The exposure of slums to high temperature: Morphology-based local scale thermal patterns

Jiong Wang (Corresponding Author), M. Kuffer, R.V. Sliuzas, Divyani Kohli

Research output: Contribution to journalArticleAcademicpeer-review

5 Citations (Scopus)

Abstract

Heat exposure has become a global threat to human health and life with increasing temperatures and frequency of extreme heat events. Considering risk as a function of both heat vulnerability and hazard intensity, this study examines whether poor urban dwellers residing in slums are exposed to higher temperature, adding to their vulnerable demographic and health conditions. Instead of being restricted by sampling size of pixels or other land surface zones, this study follows the intrinsic latent patterns of the heat phenomenon to examine the association between small clusters of slums and heat patterns. Remotely sensed land surface temperature (LST) datasets of moderate resolution are employed to derive the morphological features of the temperature patterns in the city of Ahmedabad, India at the local scale. The optimal representations of temperature pattern morphology are learnt automatically from temporally adjacent images without manually choosing model hyper-parameters. The morphological features are then evaluated to identify the local scale temperature pattern at slum locations. Results show that in particular locations with slums are exposed to a locally high temperature. More specifically, larger slums tend to be exposed to a more intense locally high temperature compared to smaller slums. Due to the small size of slums in Ahmedabad, it is hard to conclude whether slums are impacting the locally high temperature, or slums are more likely to be located in poorly built places already with a locally high temperature. This study complements the missing dimension of hazard investigation to heat-related risk analysis of slums. The study developed a workflow of exploring the temperature patterns at the local scale and examination of heat exposure of slums. It extends the conventional city scale urban temperature analysis into local scales and introduces morphological measurements as new parameters to quantify temperature patterns at a more detailed level.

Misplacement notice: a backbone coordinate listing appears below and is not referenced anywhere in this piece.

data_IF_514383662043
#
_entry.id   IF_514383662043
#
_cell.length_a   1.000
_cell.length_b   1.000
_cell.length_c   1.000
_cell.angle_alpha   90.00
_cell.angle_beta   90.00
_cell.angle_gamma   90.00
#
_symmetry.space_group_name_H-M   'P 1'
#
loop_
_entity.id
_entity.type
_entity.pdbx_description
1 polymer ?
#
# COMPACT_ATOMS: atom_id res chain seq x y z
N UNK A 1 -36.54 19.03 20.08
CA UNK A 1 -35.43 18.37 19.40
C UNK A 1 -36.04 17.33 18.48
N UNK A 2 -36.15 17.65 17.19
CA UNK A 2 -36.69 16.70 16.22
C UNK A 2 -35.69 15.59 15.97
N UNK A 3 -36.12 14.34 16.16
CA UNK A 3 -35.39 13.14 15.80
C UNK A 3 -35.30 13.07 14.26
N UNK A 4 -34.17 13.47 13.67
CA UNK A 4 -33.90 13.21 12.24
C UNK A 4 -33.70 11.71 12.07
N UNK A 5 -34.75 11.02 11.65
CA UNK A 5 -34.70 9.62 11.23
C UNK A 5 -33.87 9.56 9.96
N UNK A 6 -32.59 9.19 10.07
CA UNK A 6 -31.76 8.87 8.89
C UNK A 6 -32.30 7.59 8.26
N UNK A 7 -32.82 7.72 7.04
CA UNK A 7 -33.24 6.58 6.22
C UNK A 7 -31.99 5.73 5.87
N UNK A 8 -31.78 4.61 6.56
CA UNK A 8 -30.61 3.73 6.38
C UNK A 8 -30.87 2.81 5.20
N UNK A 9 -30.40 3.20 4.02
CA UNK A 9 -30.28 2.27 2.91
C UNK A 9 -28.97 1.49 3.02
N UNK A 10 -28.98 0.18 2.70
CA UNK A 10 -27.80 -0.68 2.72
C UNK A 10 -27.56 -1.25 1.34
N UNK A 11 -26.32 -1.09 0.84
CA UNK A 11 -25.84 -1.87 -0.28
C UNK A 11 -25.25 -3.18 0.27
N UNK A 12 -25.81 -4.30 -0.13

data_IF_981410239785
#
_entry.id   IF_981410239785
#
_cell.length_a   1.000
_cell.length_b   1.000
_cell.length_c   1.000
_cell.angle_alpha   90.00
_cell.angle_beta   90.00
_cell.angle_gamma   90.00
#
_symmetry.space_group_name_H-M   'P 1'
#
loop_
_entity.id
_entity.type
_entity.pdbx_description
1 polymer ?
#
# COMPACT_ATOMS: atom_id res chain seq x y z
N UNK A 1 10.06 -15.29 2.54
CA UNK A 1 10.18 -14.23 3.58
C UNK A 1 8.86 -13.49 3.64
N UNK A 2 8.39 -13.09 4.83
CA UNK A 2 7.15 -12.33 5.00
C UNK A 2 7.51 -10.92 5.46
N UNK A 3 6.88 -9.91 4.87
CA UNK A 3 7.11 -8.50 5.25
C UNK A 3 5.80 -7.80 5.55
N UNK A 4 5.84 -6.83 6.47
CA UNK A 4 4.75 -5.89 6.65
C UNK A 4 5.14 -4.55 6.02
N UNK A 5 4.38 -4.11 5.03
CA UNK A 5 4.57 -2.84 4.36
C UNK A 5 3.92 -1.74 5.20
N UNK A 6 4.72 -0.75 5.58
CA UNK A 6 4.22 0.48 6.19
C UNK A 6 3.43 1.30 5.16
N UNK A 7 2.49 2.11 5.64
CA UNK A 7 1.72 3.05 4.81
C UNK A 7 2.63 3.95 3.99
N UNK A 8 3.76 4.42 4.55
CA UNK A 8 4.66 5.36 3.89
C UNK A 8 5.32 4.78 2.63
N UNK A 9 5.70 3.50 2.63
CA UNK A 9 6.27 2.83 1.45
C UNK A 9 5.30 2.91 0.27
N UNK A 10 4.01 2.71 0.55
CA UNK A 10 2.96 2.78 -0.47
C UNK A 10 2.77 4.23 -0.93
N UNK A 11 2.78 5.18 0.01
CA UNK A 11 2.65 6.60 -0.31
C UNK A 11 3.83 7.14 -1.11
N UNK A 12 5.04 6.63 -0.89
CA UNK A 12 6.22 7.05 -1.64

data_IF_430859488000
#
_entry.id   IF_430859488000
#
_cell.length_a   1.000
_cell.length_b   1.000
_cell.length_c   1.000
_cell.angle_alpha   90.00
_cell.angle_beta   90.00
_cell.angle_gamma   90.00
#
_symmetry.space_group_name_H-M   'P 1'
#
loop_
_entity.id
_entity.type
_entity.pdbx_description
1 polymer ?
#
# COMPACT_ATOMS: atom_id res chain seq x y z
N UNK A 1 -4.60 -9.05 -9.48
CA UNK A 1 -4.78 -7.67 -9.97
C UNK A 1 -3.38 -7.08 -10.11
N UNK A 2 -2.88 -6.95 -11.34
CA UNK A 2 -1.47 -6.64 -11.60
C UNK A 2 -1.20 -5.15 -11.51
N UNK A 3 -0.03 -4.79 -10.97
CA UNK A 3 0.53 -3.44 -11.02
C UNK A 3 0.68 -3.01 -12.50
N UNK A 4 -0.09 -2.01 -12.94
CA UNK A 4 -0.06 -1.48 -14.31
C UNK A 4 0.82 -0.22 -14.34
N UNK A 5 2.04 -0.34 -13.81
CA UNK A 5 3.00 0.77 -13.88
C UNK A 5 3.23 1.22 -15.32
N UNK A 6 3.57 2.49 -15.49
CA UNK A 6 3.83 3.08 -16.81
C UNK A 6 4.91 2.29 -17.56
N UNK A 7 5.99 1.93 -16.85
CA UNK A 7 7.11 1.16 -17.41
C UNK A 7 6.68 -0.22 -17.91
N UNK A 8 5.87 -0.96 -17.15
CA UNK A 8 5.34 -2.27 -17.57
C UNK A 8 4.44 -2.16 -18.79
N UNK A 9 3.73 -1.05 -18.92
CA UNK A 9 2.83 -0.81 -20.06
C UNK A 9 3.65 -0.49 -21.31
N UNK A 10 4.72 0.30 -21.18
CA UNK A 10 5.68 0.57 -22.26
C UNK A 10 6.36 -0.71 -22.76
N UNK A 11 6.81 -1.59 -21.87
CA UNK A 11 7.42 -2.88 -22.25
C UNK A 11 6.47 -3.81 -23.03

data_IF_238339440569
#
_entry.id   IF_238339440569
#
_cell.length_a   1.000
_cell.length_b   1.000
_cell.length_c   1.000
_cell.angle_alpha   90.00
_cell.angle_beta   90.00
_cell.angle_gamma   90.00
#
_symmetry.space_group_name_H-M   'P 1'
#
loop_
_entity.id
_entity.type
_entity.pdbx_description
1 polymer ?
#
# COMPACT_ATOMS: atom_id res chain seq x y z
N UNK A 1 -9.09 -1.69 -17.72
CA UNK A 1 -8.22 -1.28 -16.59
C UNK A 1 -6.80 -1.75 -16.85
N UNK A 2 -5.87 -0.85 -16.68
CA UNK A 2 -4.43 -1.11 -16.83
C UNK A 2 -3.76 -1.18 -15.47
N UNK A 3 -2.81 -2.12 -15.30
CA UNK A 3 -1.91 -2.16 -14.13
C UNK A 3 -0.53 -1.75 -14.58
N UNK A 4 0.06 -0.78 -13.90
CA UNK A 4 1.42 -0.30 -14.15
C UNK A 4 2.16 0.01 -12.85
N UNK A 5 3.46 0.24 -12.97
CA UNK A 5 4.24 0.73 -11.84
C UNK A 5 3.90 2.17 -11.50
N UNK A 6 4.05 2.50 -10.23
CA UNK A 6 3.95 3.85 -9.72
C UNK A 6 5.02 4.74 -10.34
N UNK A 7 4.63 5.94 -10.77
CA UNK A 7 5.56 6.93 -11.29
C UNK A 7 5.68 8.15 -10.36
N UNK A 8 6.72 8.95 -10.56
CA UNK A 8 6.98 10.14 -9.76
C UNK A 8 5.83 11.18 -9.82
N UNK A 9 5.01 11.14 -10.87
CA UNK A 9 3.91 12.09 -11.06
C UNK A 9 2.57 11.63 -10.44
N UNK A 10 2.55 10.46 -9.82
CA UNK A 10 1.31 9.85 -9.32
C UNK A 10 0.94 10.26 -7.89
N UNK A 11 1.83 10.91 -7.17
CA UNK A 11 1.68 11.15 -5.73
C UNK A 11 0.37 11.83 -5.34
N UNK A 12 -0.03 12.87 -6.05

Original languageEnglish
Pages (from-to)1805-1817
Number of pages13
JournalScience of the total environment
Volume650
Issue numberpart 2
Early online date26 Sep 2018
DOIs
Publication statusPublished - 10 Feb 2019

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temperature